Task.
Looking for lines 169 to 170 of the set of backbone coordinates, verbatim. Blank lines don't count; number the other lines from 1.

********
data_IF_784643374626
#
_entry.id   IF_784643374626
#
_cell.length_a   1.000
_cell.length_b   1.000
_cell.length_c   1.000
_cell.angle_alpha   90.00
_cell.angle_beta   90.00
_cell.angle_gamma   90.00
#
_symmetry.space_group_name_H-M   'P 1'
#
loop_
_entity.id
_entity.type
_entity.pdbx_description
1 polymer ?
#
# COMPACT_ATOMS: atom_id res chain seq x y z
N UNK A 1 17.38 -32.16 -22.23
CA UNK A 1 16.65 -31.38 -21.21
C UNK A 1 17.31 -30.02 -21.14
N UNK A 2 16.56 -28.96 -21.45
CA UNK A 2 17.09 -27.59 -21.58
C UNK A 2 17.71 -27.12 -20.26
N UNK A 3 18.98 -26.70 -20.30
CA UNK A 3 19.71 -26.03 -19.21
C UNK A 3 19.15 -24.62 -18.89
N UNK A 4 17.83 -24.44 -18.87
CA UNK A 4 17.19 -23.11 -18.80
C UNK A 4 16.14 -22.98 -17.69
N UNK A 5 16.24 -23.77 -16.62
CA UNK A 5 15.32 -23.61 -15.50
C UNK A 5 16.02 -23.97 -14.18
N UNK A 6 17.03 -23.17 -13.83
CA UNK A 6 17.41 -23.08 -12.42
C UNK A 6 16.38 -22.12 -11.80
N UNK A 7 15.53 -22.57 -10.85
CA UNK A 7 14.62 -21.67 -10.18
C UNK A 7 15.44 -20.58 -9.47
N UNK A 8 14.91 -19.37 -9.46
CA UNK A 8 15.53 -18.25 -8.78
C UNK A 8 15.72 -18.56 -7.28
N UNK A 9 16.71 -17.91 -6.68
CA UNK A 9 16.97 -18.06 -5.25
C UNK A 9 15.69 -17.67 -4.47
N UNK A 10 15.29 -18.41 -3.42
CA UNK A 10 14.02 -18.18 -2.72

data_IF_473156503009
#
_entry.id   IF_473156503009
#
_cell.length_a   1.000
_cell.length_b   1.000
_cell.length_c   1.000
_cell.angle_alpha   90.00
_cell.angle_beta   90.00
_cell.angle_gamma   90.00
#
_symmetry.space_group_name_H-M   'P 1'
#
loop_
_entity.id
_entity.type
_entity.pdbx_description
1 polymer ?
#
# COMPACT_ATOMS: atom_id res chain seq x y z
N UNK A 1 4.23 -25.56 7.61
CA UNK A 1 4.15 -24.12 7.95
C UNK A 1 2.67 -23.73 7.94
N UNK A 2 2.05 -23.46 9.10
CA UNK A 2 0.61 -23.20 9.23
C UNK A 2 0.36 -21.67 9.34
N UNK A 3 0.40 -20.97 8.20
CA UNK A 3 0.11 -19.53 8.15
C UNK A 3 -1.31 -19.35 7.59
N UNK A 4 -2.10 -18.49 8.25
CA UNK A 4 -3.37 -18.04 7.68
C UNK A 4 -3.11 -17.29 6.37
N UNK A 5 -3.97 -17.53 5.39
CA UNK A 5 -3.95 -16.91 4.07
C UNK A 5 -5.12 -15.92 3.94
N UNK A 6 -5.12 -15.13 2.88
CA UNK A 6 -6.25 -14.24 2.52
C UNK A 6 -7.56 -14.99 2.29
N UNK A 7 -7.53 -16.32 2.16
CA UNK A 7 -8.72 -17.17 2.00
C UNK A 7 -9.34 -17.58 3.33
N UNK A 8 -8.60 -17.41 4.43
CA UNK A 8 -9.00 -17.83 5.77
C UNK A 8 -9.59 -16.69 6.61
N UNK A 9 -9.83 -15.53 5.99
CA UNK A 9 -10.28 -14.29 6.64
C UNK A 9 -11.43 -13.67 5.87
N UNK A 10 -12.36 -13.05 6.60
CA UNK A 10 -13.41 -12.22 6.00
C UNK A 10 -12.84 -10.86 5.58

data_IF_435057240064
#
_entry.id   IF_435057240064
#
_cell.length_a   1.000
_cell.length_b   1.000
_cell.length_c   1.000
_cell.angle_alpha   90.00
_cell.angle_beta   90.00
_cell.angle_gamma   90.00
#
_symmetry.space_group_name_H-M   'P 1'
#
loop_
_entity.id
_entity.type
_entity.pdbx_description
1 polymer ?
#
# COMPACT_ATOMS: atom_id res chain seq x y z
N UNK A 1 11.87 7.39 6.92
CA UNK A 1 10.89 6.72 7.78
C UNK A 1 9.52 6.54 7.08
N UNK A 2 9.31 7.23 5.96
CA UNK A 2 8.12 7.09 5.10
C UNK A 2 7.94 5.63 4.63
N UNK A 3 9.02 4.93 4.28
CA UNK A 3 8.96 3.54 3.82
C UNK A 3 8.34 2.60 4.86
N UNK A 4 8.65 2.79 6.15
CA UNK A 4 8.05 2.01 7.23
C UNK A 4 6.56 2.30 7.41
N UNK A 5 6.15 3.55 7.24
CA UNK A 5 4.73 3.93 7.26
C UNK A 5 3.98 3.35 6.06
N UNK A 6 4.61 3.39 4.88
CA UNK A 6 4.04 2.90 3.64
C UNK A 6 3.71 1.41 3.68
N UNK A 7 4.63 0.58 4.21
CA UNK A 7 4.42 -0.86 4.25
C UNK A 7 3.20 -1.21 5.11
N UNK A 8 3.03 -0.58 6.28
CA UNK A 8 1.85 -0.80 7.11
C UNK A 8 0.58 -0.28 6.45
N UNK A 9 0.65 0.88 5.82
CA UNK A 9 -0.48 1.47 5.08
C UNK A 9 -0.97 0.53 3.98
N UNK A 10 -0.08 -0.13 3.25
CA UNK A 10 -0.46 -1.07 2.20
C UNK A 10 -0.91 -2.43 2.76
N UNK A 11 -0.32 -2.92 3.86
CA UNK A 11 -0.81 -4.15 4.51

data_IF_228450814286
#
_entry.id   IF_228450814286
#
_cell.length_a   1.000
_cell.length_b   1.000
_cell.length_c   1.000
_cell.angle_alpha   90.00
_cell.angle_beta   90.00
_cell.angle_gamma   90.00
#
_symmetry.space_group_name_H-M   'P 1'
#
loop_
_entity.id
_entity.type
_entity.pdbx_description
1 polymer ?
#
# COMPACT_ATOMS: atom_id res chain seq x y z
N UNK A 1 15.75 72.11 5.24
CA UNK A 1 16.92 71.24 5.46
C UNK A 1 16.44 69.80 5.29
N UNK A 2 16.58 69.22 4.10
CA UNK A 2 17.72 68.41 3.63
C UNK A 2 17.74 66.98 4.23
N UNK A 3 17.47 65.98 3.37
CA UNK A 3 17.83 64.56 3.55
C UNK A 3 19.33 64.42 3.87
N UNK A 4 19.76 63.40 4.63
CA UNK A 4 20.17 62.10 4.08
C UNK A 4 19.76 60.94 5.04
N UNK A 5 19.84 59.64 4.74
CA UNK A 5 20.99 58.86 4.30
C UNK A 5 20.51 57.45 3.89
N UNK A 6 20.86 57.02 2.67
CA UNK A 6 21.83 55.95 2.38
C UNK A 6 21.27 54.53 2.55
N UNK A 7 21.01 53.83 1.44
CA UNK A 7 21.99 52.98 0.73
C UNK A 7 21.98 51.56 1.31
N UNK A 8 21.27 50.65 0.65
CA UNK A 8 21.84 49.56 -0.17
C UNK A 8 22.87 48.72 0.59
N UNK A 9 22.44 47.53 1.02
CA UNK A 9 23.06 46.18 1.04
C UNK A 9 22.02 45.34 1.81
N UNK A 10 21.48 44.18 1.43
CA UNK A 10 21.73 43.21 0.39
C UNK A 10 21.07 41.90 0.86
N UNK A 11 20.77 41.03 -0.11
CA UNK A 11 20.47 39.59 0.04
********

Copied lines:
1 polymer ?
#